Collin Peterson’s opponent looks for opening in Trump-backing district
WASHINGTON As U.S. Rep. Collin Peterson is mired in negotiations over the next farm bill, his Republican opponent back in Minnesota is working to unseat the longtime DFLer trying to hold on in a congressional district that overwhelmingly supported President Donald Trump.
The president himself weighed in last weekend with a tweet in support of Republican Dave Hughes. It was a welcome bit of attention for Petersons challenger, in a race that has not drawn the same kind of attention from national Republicans who have focused on flipping Trump-backing districts in southern and northeastern Minnesota from Democrat to Republican.
So far its kind of a sleeper race, said Hughes, a 21-year U.S. Air Force veteran.
Hughes lost to Peterson by just five percentage points in 2016, with little name recognition and hardly any money, as voters in the district backed Trump by 31 percentage points. Now Hughes is hopeful that he can finally convince constituents that Peterson is politically out of touch with the rural, western Minnesota district that sprawls from Canada, along the North and South Dakota borders and nearly down to Iowa.
Hes ridden this ostensible wave of maverick-ism, if I can make up a word, but I think thats a lot of sound and fury and not much substance, said Hughes, who lives in Karlstad with his wife, Amanda, and their seven children.
Deep in the heart of farm country, Peterson is best known for being the ranking Democrat on the House Agriculture Committee, its former chairman and the longest-serving member on the panel. Hes among a small group of federal lawmakers trying to negotiate a final five-year farm bill by Sept. 30, at a time when many farmers are reeling from low commodities prices and a trade war.
It takes so long to get there, Peterson said of his leadership post. It is not easy to climb the ladder and get to this position, and farmers understand that.
Hughes, who said Peterson is coasting on past glory as the panels former chairman, criticized his handling of the farm bill.
The committees Republican chairman, Rep. Mike Conaway of Texas, pushed legislation that would have expanded the group of food stamp recipients who are required to work in order to receive the benefit. Democrats, and Republicans in the U.S. Senate, opposed that move. Peterson pulled out of negotiations at the request of fellow Democrats on the committee, and went months without speaking to Conaway. Talks are underway again, but Peterson said theyre moving slowly at the moment because of spending disputes between Conaway and the Senate Democrat in the negotiating group.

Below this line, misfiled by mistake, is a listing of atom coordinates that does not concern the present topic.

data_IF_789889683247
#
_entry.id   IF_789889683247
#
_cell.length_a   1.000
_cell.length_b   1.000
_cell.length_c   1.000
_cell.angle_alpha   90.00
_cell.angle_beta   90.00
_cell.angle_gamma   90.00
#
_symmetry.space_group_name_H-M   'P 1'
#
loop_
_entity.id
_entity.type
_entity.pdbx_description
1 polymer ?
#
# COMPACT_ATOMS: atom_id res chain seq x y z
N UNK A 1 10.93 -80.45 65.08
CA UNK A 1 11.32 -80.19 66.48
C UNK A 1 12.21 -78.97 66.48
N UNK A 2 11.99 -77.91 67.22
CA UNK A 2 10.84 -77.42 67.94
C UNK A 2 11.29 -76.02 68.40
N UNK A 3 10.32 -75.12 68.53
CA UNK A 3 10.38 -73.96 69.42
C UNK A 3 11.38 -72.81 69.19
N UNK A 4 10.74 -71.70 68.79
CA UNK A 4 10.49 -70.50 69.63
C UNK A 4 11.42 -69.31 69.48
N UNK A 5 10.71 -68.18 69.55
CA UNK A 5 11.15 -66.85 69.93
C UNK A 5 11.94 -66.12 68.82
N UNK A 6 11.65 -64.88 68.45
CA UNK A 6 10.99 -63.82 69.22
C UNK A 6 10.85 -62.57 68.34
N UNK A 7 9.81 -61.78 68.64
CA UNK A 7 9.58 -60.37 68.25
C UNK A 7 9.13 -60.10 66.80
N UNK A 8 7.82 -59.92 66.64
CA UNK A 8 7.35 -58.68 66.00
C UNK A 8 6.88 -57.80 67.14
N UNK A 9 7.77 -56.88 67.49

Peterson was elected in 1990 as a founding member of the Blue Dog coalition of conservative Democrats. Hes embraced gun ownership rights and received contributions from the National Rifle Association; Peterson also voted against the Affordable Care Act in 2010, though more recently he has sided with his own party in opposing GOP attempts to repeal the law.
Over his career, Peterson repeatedly defeated Republican opponents by double-digit margins. In 2014, Republicans named Peterson as a top target, and outside groups spent millions to help state Sen. Torrey Westrom unseat him, only to lose by eight percentage points. Hughes spent just $19,564 on the last campaign, compared to Petersons $682,928. This time around, Hughes has raised $112,433. Hes got $6,328 in cash on hand, while Peterson has almost $1.3 million.
Hughes said hes doing more expansive outreach than before, participating in 101 parades this summer and distributing 4,000 yard signs.
Republican State Rep. Tim Miller, of Prinsburg, launched a campaign last year to run against Peterson in 2018, then dropped back out of the race a few months later. Miller said he believes that the race is winnable for the right candidate with the right resources, but still difficult.
Collin Peterson has not only been an incumbent for a long time, but hes been very artful in positioning himself with agriculture, Miller said. He added that hes met people in the agricultural community who say, We dont want to take our chances -- we need to make sure that Collins there to get the farm bill through.
Hughes voiced certainty that voters in the district are still enthusiastic about Trump, despite the controversy over his tariffs. Farmers understand that the pain will be short-term, Hughes said.
His America first agenda is a solid agenda that I think peope of all political stripes can get behind, said Hughes. When it comes to making trade fairer and better for the American economy, whats not to like? Im on board.
Hughes reached out to representatives of Trump to solicit the Twitter endorsement.
He will help us accomplish our America First policies, is strong on Crime, the Border, our Second [Amendment], Trade, Military and Vets. Running against Pelosi Liberal Puppet Petterson [sic]. Dave has my Total Endorsement! Trump tweeted on Sept. 8.
I guess you can make stuff up, apparently, Peterson said of the presidents Pelosi comparison.
Peterson, among the more conservative Democrats in the House, noted a Georgetown University study giving him the highest bipartisan legislation score in 2017.
Hughes teaches U.S. Customers and Border Protection air crews how to fly drones to monitor the northern and southern borders. Immigration is one of the districts biggest issues, Hughes believes, and he wants to secure the border and have a wall built.
I dont think enthusiasm for President Trump has diminished at all if anything, its stronger in western Minnesota, said Hughes.
Peterson doesnt think that Trumps strong showing in 2016 will put his reelection at risk.
Trumps not on the ballot, he said.
Maya Rao 202-662-7433